5 Ways Supermarkets Trick Shoppers
Ever go to the supermarket for milk and instead come home with a trunk full of groceries?
Ever go to the supermarket for milk and instead come home with a trunk full of groceries? Don’t blame yourself -- blame the tricks that retailers play on the subconscious portion of a shopper’s brain, which influences emotions and behavior. Scientists estimate that we make 80% of our shopping decisions based on subtle signals of which we’re not even consciously aware. Increasingly, marketers are on the scent, using a set of techniques called neuromarketing to craft advertisements, packaging and in-store displays that appeal to the emotions and subconscious mind.
These techniques can be difficult to identify. In fact, in a hectic supermarket setting, the brain consciously processes only one-billionth of the information it receives every second. But staying conscious of your subconscious, and the tricks that marketers play on it, can help you make purchases that appeal to your wallet rather than your impulses.
We reveal five of the most common neuromarketing techniques and how to uncover them in the shopping aisle.
Dollars and Scents
You think: “Wow, I’m starving -- maybe I’ll pick up some bread.”
In reality: You just passed the in-store bakery located near the entrance.
Whether you shop at Walmart, Whole Foods or somewhere in-between, the in-store bakery usually sits just inside the front door. It’s no coincidence. Shoppers who smell fresh-baked bread and pastries on their way into the store tend to feel hungrier while shopping, which makes them buy more.
And it doesn’t have to pack Auntie Anne’s level of pretzel power to affect your buying habits. Even a subtle, unrecognized scent can change your buying behavior, says Donna Sturgess, president of neuromarketing firm Buyology Inc. This applies to less savory scents, as well. Buyology found that the scent of fresh-cut grass in a hardware store caused consumers to believe the service level increased by 49%. Because we associate hard work and toughness with the outdoors, customers also ascribed those traits to store employees.
You think: “Crest seems like the best-value toothpaste.”
In reality: Crest is the only toothpaste in a blue box.
We all know that red means stop and green means go. But our subconscious associations with color actually go much deeper, influencing how we understand price, value and quality. Marketers often use blue to target budget-conscious consumers, who associate the color with trust and stability. (You’ll notice it crops up often at banks and on credit cards.) Red invokes a fight-or-flight response that can spur impulse buying. And because purple is rarely found in nature, we tend to relate it to luxury, royalty and richness. On a crowded supermarket shelf, purple products look like the highest quality.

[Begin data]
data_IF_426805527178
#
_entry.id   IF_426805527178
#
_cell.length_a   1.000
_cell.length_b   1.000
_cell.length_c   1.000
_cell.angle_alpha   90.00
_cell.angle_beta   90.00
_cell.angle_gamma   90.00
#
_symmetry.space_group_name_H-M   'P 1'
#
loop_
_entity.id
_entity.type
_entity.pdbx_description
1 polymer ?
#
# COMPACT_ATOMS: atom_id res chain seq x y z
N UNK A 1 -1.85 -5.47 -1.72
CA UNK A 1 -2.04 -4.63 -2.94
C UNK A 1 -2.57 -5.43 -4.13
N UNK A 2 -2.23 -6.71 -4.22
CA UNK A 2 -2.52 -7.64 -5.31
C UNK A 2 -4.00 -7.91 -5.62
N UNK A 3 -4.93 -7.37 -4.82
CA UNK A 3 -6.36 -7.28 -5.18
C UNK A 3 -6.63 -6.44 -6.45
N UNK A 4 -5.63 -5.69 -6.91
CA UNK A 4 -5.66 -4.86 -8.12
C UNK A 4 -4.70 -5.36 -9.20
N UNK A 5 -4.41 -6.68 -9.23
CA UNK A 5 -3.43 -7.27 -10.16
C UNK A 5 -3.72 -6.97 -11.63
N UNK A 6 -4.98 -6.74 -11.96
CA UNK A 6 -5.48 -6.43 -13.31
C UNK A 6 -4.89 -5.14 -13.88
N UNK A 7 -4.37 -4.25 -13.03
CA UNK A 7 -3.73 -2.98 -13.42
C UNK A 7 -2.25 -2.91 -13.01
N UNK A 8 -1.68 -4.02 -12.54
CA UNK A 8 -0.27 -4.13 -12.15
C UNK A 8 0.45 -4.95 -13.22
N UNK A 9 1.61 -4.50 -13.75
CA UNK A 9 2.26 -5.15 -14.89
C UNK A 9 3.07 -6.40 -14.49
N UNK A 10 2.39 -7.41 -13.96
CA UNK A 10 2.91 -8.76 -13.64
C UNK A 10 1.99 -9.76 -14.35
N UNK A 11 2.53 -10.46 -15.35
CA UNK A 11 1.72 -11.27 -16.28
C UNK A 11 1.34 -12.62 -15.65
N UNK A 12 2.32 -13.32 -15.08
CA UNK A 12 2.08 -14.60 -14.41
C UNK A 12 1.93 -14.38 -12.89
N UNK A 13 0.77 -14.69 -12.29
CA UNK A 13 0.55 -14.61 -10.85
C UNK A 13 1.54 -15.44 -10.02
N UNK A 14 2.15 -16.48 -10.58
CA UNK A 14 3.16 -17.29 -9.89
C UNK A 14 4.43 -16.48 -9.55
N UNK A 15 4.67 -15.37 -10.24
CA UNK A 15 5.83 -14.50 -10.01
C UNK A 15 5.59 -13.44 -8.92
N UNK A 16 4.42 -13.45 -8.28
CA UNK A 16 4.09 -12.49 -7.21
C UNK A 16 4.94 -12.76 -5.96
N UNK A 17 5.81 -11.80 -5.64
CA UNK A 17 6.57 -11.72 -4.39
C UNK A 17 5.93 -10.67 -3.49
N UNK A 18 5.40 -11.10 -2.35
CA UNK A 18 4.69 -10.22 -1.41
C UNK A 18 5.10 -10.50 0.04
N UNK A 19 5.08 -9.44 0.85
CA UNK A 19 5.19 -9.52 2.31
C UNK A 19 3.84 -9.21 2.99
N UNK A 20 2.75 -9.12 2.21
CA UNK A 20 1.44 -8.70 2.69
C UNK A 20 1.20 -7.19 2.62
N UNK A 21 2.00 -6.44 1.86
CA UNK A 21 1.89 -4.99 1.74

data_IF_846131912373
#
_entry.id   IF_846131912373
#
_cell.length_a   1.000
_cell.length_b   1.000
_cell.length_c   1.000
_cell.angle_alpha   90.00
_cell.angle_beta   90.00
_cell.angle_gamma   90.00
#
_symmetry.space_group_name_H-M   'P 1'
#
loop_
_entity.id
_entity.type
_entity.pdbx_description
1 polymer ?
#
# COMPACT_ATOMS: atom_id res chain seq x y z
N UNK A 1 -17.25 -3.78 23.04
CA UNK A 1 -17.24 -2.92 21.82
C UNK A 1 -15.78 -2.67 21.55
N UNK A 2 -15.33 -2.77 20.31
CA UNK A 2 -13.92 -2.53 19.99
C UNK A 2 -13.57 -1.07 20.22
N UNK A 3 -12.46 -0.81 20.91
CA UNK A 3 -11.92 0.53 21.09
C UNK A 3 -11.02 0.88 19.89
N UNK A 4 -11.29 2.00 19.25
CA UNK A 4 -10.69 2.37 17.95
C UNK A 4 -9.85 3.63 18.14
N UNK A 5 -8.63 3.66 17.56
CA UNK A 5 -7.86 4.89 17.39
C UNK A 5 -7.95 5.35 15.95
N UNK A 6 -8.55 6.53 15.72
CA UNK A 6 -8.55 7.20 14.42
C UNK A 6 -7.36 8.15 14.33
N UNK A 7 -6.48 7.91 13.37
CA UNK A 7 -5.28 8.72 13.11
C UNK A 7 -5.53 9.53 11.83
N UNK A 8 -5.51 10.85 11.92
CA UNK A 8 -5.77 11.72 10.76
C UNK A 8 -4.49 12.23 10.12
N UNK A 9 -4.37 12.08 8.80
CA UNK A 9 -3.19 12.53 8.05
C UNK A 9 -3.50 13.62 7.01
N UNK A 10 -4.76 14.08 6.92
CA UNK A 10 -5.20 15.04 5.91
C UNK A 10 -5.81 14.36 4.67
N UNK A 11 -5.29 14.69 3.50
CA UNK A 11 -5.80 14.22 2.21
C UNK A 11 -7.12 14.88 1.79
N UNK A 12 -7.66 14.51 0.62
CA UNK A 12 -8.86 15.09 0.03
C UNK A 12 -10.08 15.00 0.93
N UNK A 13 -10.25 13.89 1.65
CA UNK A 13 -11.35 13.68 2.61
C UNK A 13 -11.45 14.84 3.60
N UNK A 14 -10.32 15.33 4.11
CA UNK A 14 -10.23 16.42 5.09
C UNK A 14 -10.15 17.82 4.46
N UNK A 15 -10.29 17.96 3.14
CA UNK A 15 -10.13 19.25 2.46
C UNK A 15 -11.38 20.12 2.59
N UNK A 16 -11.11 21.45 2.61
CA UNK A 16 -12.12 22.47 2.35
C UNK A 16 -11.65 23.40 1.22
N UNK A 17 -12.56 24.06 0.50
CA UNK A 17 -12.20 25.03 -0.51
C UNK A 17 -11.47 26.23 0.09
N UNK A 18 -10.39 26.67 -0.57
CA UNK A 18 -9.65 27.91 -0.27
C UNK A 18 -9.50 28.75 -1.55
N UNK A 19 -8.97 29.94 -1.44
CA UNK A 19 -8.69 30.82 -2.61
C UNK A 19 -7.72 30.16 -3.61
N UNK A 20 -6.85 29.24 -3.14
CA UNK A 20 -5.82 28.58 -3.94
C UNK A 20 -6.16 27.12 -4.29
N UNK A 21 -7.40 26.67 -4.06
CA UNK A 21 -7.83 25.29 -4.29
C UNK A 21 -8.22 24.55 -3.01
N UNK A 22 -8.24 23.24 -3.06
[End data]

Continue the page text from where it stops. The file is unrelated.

You think: “I have so much energy! Man, I love grocery shopping.”
In reality: “Pumped Up Kicks” plays in the background.
Retailers sink a lot of time and money into crafting upbeat playlists, and it’s not because they appreciate Top 40 tunes. Music makes people happy -- and happy people buy more stuff. Sounds can also impact our emotions and buying habits outside the store. Buyology’s Sturgess says that consumers have strong subconscious reactions to noises such as a burger sizzling or a bottle opening.
And if you’ve seen the recent PediaCare commercial of a laughing baby in a highchair, then you’ve definitely been played. Buyology research found that a baby’s giggle is the single most powerful sound for both men and women. Faced with a shelf of identical-looking medicines, you’ll most likely remember the PediaCare, even if it’s not rationally the cheapest or best product there.
The Art of Graphics
You think: “This mascara looks right to me.”
In reality: This mascara model is looking right at you.
We prefer certain images and in-store displays to others, but we don’t always know why. That’s because visuals and graphics operate primarily on our subconscious, causing us to make certain assumptions about a product. Photos of people who seem to make eye contact with us foster a sense of connection and understanding, says Andrew Pohlmann, a partner at marketing consultant Neurofocus.
Women prefer to see photos of people in social settings. Men prefer short messages and images of advancement and success. And we all feel drawn more strongly to boxes, ads and displays that place images on the left. Because of the way our brain processes visuals and text, we understand these more quickly than right-image signs and displays.
Picture of Health
You think: “Whoa, this carton of expensive orange juice looks really fresh.”
In reality: Some clever marketer slapped a picture of an orange on it.
You’d never think, “Oh, these pricey potato chips must be healthier because there’s a photo of a farm on the bag.” But subconsciously, images of ingredients are the most powerful way to make a product seem healthy or fresh. Think of Hidden Valley salad dressing, which puts a farm on its label, or bread packaging that incorporates sheaves of wheat or other grains.
According to Buyology chairman Martin Lindstrom, this is the same reason stores such as Whole Foods place displays of cut flowers at their entrances. Mentally, these fresh ingredients encourage us to think that everything we see is fresh and, thus, worth a higher price -- whether or not that’s actually the case.